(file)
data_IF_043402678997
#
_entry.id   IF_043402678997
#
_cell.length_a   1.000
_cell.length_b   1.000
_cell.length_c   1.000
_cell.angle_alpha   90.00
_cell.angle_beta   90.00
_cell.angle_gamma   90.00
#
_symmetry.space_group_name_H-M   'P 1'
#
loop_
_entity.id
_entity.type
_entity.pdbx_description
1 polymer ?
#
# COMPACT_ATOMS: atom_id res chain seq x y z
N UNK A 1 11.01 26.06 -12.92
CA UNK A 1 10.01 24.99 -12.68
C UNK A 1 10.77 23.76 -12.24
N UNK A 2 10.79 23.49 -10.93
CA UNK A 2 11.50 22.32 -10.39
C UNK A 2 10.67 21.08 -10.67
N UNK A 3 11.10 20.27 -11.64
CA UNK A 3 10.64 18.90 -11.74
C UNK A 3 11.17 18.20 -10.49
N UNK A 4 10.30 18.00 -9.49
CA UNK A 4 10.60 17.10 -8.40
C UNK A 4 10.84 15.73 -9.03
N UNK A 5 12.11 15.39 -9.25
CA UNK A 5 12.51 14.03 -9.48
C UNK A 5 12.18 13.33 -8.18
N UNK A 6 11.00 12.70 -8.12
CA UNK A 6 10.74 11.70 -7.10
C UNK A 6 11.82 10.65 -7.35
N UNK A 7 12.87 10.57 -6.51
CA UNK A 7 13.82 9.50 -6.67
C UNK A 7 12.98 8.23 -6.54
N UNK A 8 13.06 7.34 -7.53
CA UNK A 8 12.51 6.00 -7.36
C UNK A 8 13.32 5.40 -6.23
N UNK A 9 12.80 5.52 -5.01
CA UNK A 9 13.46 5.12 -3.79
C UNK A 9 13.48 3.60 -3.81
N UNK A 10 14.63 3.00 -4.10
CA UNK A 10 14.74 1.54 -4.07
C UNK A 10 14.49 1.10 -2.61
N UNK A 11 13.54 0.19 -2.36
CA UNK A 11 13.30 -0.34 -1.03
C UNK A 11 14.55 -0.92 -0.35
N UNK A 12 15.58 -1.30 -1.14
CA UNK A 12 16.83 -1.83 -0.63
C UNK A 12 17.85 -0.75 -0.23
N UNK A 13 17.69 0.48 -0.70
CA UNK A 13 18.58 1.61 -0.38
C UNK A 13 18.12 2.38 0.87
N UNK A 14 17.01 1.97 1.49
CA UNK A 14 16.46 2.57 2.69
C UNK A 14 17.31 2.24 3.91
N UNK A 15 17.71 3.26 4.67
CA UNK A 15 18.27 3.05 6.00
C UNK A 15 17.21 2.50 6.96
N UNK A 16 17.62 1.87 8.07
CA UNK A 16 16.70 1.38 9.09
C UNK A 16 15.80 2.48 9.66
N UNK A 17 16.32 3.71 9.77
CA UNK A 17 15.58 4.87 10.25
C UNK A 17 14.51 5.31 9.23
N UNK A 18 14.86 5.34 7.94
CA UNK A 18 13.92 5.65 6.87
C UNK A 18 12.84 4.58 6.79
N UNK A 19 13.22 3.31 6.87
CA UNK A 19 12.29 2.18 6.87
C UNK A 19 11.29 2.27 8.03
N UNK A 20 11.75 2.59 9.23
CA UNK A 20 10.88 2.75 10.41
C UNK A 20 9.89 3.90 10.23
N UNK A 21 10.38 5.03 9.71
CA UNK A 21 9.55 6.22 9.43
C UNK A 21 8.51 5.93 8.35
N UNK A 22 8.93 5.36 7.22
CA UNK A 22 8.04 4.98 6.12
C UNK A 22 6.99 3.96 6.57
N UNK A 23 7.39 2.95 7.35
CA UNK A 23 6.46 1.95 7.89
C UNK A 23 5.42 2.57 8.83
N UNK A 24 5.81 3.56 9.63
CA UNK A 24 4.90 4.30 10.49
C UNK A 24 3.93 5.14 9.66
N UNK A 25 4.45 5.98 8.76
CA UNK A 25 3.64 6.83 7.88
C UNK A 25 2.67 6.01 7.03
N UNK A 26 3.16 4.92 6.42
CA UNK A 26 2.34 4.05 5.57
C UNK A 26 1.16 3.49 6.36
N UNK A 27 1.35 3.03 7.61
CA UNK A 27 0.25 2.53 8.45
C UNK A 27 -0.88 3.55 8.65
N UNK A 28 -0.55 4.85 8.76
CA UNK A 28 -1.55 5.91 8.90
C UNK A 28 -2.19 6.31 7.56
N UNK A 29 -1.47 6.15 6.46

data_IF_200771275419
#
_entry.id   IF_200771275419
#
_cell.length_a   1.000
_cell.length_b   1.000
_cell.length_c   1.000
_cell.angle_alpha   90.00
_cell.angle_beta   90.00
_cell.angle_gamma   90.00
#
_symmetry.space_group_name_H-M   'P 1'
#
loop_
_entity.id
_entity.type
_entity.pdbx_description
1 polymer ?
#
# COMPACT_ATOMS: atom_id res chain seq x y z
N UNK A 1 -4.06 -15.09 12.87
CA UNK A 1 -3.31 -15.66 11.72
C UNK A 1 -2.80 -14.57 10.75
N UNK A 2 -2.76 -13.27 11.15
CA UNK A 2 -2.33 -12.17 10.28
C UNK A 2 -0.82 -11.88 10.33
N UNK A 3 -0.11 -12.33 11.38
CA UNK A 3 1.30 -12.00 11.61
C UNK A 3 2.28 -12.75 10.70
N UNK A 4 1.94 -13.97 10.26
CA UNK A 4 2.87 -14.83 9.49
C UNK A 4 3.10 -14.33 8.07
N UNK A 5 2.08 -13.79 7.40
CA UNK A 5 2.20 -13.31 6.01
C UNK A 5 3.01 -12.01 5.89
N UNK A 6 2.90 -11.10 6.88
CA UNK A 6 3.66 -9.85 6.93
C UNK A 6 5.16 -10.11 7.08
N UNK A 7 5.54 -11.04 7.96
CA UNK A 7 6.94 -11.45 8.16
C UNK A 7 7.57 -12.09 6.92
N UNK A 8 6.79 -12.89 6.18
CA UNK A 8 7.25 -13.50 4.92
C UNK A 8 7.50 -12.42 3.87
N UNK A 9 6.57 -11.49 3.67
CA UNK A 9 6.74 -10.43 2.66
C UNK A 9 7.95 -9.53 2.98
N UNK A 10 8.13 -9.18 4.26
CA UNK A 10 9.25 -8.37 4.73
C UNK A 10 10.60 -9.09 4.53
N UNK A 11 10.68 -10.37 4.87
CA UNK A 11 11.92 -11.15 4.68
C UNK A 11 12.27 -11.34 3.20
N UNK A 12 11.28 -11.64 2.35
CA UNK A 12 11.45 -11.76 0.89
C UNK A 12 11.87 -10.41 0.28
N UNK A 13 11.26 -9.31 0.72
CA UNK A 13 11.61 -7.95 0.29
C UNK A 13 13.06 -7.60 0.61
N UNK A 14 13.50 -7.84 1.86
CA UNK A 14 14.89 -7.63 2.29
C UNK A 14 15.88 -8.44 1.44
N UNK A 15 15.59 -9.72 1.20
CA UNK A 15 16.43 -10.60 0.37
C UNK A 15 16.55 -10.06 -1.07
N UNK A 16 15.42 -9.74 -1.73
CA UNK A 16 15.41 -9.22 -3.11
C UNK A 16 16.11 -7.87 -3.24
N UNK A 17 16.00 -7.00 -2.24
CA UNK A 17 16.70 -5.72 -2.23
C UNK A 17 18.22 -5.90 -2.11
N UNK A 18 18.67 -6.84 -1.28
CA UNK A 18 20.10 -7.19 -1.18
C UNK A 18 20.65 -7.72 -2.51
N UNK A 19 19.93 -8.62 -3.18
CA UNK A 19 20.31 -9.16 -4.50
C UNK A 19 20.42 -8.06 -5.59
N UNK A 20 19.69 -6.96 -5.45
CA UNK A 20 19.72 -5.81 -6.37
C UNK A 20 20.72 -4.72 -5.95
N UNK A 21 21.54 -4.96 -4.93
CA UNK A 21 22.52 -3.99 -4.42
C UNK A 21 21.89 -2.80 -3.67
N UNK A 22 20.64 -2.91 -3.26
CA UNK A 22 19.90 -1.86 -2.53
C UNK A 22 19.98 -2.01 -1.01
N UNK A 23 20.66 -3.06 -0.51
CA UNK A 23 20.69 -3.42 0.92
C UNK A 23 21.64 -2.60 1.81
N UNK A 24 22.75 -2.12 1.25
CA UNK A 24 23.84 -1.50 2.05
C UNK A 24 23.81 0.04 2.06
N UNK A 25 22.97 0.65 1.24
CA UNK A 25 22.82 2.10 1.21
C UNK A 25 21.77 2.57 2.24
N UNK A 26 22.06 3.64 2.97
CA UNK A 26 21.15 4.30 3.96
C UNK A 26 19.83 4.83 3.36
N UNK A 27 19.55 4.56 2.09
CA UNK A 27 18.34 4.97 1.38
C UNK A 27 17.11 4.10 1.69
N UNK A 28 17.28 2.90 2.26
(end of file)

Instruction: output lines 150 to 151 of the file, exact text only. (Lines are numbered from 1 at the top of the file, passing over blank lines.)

N UNK A 9 6.57 -11.49 3.67
CA UNK A 9 6.74 -10.43 2.66